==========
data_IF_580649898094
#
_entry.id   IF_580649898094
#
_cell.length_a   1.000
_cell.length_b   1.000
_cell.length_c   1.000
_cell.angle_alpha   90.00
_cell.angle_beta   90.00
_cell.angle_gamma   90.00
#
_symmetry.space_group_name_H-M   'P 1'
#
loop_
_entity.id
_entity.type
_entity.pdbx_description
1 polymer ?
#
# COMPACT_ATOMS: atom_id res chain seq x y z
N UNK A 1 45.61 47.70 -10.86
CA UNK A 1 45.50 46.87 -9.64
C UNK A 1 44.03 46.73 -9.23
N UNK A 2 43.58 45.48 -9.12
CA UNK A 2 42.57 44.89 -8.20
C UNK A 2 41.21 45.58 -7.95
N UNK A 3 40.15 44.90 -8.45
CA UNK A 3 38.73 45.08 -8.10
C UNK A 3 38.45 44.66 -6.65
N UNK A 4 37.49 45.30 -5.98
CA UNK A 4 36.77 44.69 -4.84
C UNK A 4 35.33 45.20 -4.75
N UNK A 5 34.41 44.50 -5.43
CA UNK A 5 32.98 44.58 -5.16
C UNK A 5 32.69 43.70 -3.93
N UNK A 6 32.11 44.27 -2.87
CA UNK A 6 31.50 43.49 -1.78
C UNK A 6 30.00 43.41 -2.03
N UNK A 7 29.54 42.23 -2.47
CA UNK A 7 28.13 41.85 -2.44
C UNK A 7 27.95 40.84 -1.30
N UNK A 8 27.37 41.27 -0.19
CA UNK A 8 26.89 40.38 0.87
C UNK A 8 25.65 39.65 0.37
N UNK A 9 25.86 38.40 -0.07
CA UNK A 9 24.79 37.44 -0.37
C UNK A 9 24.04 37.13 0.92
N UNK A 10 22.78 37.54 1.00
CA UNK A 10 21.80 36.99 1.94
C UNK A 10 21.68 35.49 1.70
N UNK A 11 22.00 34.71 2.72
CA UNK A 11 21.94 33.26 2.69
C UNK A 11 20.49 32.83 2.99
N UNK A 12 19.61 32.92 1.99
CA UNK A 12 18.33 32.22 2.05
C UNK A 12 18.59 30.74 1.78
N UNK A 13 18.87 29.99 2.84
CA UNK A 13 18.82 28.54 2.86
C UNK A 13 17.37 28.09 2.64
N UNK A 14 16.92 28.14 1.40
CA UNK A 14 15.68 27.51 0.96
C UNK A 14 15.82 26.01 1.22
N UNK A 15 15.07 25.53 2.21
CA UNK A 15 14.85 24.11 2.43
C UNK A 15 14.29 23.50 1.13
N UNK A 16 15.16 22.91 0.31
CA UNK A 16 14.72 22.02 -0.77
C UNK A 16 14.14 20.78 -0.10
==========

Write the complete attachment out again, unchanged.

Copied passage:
data_IF_580649898094
#
_entry.id   IF_580649898094
#
_cell.length_a   1.000
_cell.length_b   1.000
_cell.length_c   1.000
_cell.angle_alpha   90.00
_cell.angle_beta   90.00
_cell.angle_gamma   90.00
#
_symmetry.space_group_name_H-M   'P 1'
#
loop_
_entity.id
_entity.type
_entity.pdbx_description
1 polymer ?
#
# COMPACT_ATOMS: atom_id res chain seq x y z
N UNK A 1 45.61 47.70 -10.86
CA UNK A 1 45.50 46.87 -9.64
C UNK A 1 44.03 46.73 -9.23
N UNK A 2 43.58 45.48 -9.12
CA UNK A 2 42.57 44.89 -8.20
C UNK A 2 41.21 45.58 -7.95
N UNK A 3 40.15 44.90 -8.45
CA UNK A 3 38.73 45.08 -8.10
C UNK A 3 38.45 44.66 -6.65
N UNK A 4 37.49 45.30 -5.98
CA UNK A 4 36.77 44.69 -4.84
C UNK A 4 35.33 45.20 -4.75
N UNK A 5 34.41 44.50 -5.43
CA UNK A 5 32.98 44.58 -5.16
C UNK A 5 32.69 43.70 -3.93
N UNK A 6 32.11 44.27 -2.87
CA UNK A 6 31.50 43.49 -1.78
C UNK A 6 30.00 43.41 -2.03
N UNK A 7 29.54 42.23 -2.47
CA UNK A 7 28.13 41.85 -2.44
C UNK A 7 27.95 40.84 -1.30
N UNK A 8 27.37 41.27 -0.19
CA UNK A 8 26.89 40.38 0.87
C UNK A 8 25.65 39.65 0.37
N UNK A 9 25.86 38.40 -0.07
CA UNK A 9 24.79 37.44 -0.37
C UNK A 9 24.04 37.13 0.92
N UNK A 10 22.78 37.54 1.00
CA UNK A 10 21.80 36.99 1.94
C UNK A 10 21.68 35.49 1.70
N UNK A 11 22.00 34.71 2.72
CA UNK A 11 21.94 33.26 2.69
C UNK A 11 20.49 32.83 2.99
N UNK A 12 19.61 32.92 1.99
CA UNK A 12 18.33 32.22 2.05
C UNK A 12 18.59 30.74 1.78
N UNK A 13 18.87 29.99 2.84
CA UNK A 13 18.82 28.54 2.86
C UNK A 13 17.37 28.09 2.64
N UNK A 14 16.92 28.14 1.40
CA UNK A 14 15.68 27.51 0.96
C UNK A 14 15.82 26.01 1.22
N UNK A 15 15.07 25.53 2.21
CA UNK A 15 14.85 24.11 2.43
C UNK A 15 14.29 23.50 1.13
N UNK A 16 15.16 22.91 0.31
CA UNK A 16 14.72 22.02 -0.77
C UNK A 16 14.14 20.78 -0.10